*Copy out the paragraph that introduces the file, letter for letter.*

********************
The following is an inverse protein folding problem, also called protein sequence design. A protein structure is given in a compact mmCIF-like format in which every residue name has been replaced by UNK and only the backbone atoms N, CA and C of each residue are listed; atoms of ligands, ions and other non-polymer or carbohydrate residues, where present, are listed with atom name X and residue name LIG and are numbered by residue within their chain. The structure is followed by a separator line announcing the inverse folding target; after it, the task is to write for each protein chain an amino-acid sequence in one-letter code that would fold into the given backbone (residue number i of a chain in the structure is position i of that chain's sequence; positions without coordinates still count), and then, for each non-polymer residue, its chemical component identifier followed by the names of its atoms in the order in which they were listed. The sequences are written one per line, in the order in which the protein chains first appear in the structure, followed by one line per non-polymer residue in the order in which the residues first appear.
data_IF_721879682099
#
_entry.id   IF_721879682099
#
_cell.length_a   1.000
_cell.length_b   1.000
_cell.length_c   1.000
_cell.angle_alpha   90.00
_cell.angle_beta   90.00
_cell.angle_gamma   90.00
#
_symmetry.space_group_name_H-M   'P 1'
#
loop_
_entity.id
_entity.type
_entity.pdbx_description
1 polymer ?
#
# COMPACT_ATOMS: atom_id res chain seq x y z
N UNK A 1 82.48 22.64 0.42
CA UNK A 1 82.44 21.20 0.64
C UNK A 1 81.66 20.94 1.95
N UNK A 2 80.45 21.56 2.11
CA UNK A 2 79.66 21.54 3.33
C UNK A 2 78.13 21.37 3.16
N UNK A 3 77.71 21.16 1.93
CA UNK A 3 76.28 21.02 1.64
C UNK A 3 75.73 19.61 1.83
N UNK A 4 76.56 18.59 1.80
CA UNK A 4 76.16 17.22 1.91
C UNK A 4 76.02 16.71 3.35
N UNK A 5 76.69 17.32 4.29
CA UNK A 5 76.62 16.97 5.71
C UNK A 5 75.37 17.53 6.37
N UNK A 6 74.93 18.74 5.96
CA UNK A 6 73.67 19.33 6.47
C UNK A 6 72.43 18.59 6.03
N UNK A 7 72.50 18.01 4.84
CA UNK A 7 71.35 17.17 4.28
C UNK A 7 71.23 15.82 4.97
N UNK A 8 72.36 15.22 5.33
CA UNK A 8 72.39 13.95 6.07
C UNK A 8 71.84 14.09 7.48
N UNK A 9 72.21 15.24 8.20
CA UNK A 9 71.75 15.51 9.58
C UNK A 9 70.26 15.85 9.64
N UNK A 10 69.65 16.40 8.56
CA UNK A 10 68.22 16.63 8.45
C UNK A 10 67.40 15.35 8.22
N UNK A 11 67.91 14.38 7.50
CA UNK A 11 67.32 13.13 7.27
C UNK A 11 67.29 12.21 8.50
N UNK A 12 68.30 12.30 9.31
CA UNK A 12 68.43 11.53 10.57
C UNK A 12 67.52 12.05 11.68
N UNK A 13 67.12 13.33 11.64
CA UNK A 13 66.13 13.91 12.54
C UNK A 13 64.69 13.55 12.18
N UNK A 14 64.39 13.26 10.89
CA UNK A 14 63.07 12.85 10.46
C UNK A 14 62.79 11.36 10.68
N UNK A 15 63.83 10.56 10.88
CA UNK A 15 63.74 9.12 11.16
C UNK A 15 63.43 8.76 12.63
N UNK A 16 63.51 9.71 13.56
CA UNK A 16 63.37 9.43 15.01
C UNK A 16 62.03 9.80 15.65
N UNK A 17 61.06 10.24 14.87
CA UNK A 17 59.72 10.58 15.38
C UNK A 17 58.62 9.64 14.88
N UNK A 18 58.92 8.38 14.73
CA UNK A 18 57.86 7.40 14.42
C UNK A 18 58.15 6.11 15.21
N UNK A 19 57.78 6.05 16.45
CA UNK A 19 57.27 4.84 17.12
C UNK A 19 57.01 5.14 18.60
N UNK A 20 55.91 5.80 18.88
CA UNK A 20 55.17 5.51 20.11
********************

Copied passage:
The following is an inverse protein folding problem, also called protein sequence design. A protein structure is given in a compact mmCIF-like format in which every residue name has been replaced by UNK and only the backbone atoms N, CA and C of each residue are listed; atoms of ligands, ions and other non-polymer or carbohydrate residues, where present, are listed with atom name X and residue name LIG and are numbered by residue within their chain. The structure is followed by a separator line announcing the inverse folding target; after it, the task is to write for each protein chain an amino-acid sequence in one-letter code that would fold into the given backbone (residue number i of a chain in the structure is position i of that chain's sequence; positions without coordinates still count), and then, for each non-polymer residue, its chemical component identifier followed by the names of its atoms in the order in which they were listed. The sequences are written one per line, in the order in which the protein chains first appear in the structure, followed by one line per non-polymer residue in the order in which the residues first appear.